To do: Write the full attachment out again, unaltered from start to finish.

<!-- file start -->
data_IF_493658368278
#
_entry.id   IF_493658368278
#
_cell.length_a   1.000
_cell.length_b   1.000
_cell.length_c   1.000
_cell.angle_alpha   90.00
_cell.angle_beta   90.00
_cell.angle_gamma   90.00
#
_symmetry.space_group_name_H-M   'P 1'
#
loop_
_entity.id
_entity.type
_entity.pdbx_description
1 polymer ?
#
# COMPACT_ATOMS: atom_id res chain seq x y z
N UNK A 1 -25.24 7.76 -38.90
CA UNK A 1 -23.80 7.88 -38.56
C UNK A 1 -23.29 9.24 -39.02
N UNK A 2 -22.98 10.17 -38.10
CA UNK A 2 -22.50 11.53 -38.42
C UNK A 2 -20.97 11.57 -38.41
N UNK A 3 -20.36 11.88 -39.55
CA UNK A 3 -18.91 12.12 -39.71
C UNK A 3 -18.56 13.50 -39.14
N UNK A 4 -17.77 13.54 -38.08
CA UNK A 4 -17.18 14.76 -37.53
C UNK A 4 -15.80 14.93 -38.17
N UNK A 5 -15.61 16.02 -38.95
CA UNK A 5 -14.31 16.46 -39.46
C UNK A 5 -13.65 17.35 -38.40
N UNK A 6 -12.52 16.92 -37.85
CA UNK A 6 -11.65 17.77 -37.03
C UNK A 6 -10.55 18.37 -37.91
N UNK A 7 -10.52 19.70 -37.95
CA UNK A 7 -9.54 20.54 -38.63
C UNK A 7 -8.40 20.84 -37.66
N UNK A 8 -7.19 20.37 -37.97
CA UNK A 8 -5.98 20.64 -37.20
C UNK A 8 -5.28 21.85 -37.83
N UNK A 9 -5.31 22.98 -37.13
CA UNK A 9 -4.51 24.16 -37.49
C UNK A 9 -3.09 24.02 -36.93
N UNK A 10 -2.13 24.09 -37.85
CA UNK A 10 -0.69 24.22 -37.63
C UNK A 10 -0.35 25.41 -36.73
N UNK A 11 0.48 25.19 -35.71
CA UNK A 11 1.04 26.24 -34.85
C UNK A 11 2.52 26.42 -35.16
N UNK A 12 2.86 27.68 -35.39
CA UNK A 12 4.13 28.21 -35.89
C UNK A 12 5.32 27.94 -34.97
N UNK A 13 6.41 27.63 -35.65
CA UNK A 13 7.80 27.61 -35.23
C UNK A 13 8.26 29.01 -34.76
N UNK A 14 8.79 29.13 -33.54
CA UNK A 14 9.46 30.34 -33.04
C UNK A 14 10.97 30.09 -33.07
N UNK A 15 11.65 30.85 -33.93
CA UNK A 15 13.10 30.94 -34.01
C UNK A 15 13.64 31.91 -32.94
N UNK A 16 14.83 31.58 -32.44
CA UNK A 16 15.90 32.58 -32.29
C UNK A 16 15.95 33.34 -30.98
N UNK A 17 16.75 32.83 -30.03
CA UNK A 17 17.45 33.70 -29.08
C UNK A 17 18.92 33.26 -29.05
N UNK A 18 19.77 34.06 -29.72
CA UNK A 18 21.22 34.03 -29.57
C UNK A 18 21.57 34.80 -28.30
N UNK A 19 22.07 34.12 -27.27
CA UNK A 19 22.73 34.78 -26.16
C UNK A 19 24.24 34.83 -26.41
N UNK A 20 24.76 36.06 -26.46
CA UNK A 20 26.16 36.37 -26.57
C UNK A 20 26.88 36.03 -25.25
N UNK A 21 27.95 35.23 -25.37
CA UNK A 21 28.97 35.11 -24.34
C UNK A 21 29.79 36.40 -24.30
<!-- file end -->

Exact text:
data_IF_493658368278
#
_entry.id   IF_493658368278
#
_cell.length_a   1.000
_cell.length_b   1.000
_cell.length_c   1.000
_cell.angle_alpha   90.00
_cell.angle_beta   90.00
_cell.angle_gamma   90.00
#
_symmetry.space_group_name_H-M   'P 1'
#
loop_
_entity.id
_entity.type
_entity.pdbx_description
1 polymer ?
#
# COMPACT_ATOMS: atom_id res chain seq x y z
N UNK A 1 -25.24 7.76 -38.90
CA UNK A 1 -23.80 7.88 -38.56
C UNK A 1 -23.29 9.24 -39.02
N UNK A 2 -22.98 10.17 -38.10
CA UNK A 2 -22.50 11.53 -38.42
C UNK A 2 -20.97 11.57 -38.41
N UNK A 3 -20.36 11.88 -39.55
CA UNK A 3 -18.91 12.12 -39.71
C UNK A 3 -18.56 13.50 -39.14
N UNK A 4 -17.77 13.54 -38.08
CA UNK A 4 -17.18 14.76 -37.53
C UNK A 4 -15.80 14.93 -38.17
N UNK A 5 -15.61 16.02 -38.95
CA UNK A 5 -14.31 16.46 -39.46
C UNK A 5 -13.65 17.35 -38.40
N UNK A 6 -12.52 16.92 -37.85
CA UNK A 6 -11.65 17.77 -37.03
C UNK A 6 -10.55 18.37 -37.91
N UNK A 7 -10.52 19.70 -37.95
CA UNK A 7 -9.54 20.54 -38.63
C UNK A 7 -8.40 20.84 -37.66
N UNK A 8 -7.19 20.37 -37.97
CA UNK A 8 -5.98 20.64 -37.20
C UNK A 8 -5.28 21.85 -37.83
N UNK A 9 -5.31 22.98 -37.13
CA UNK A 9 -4.51 24.16 -37.49
C UNK A 9 -3.09 24.02 -36.93
N UNK A 10 -2.13 24.09 -37.85
CA UNK A 10 -0.69 24.22 -37.63
C UNK A 10 -0.35 25.41 -36.73
N UNK A 11 0.48 25.19 -35.71
CA UNK A 11 1.04 26.24 -34.85
C UNK A 11 2.52 26.42 -35.16
N UNK A 12 2.86 27.68 -35.39
CA UNK A 12 4.13 28.21 -35.89
C UNK A 12 5.32 27.94 -34.97
N UNK A 13 6.41 27.63 -35.65
CA UNK A 13 7.80 27.61 -35.23
C UNK A 13 8.26 29.01 -34.76
N UNK A 14 8.79 29.13 -33.54
CA UNK A 14 9.46 30.34 -33.04
C UNK A 14 10.97 30.09 -33.07
N UNK A 15 11.65 30.85 -33.93
CA UNK A 15 13.10 30.94 -34.01
C UNK A 15 13.64 31.91 -32.94
N UNK A 16 14.83 31.58 -32.44
CA UNK A 16 15.90 32.58 -32.29
C UNK A 16 15.95 33.34 -30.98
N UNK A 17 16.75 32.83 -30.03
CA UNK A 17 17.45 33.70 -29.08
C UNK A 17 18.92 33.26 -29.05
N UNK A 18 19.77 34.06 -29.72
CA UNK A 18 21.22 34.03 -29.57
C UNK A 18 21.57 34.80 -28.30
N UNK A 19 22.07 34.12 -27.27
CA UNK A 19 22.73 34.78 -26.16
C UNK A 19 24.24 34.83 -26.41
N UNK A 20 24.76 36.06 -26.46
CA UNK A 20 26.16 36.37 -26.57
C UNK A 20 26.88 36.03 -25.25
N UNK A 21 27.95 35.23 -25.37
CA UNK A 21 28.97 35.11 -24.34
C UNK A 21 29.79 36.40 -24.30